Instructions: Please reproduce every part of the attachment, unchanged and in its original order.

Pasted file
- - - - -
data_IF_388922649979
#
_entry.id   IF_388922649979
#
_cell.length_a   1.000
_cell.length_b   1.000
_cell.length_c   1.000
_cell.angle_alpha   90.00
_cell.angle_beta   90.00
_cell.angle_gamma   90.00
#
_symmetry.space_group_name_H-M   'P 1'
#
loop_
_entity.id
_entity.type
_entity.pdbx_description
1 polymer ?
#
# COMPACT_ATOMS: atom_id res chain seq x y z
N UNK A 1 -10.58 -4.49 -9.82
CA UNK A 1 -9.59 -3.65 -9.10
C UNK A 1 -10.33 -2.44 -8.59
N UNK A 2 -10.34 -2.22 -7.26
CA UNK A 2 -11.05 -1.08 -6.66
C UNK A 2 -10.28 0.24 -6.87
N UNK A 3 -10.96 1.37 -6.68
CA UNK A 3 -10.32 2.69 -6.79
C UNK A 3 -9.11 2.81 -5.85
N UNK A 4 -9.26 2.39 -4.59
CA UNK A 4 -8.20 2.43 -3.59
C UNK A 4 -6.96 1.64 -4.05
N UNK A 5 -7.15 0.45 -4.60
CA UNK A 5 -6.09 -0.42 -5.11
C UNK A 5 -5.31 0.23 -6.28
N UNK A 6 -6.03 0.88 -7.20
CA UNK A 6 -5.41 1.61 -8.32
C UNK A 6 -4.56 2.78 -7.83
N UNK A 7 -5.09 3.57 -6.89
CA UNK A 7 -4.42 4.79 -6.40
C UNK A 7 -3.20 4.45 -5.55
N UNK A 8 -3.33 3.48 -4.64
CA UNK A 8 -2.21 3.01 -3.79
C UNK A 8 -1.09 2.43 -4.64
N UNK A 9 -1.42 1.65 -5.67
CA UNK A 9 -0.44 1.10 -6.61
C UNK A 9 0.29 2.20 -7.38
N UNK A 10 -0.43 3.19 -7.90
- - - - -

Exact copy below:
data_IF_388922649979
#
_entry.id   IF_388922649979
#
_cell.length_a   1.000
_cell.length_b   1.000
_cell.length_c   1.000
_cell.angle_alpha   90.00
_cell.angle_beta   90.00
_cell.angle_gamma   90.00
#
_symmetry.space_group_name_H-M   'P 1'
#
loop_
_entity.id
_entity.type
_entity.pdbx_description
1 polymer ?
#
# COMPACT_ATOMS: atom_id res chain seq x y z
N UNK A 1 -10.58 -4.49 -9.82
CA UNK A 1 -9.59 -3.65 -9.10
C UNK A 1 -10.33 -2.44 -8.59
N UNK A 2 -10.34 -2.22 -7.26
CA UNK A 2 -11.05 -1.08 -6.66
C UNK A 2 -10.28 0.24 -6.87
N UNK A 3 -10.96 1.37 -6.68
CA UNK A 3 -10.32 2.69 -6.79
C UNK A 3 -9.11 2.81 -5.85
N UNK A 4 -9.26 2.39 -4.59
CA UNK A 4 -8.20 2.43 -3.59
C UNK A 4 -6.96 1.64 -4.05
N UNK A 5 -7.15 0.45 -4.60
CA UNK A 5 -6.09 -0.42 -5.11
C UNK A 5 -5.31 0.23 -6.28
N UNK A 6 -6.03 0.88 -7.20
CA UNK A 6 -5.41 1.61 -8.32
C UNK A 6 -4.56 2.78 -7.83
N UNK A 7 -5.09 3.57 -6.89
CA UNK A 7 -4.42 4.79 -6.40
C UNK A 7 -3.20 4.45 -5.55
N UNK A 8 -3.33 3.48 -4.64
CA UNK A 8 -2.21 3.01 -3.79
C UNK A 8 -1.09 2.43 -4.64
N UNK A 9 -1.42 1.65 -5.67
CA UNK A 9 -0.44 1.10 -6.61
C UNK A 9 0.29 2.20 -7.38
N UNK A 10 -0.43 3.19 -7.90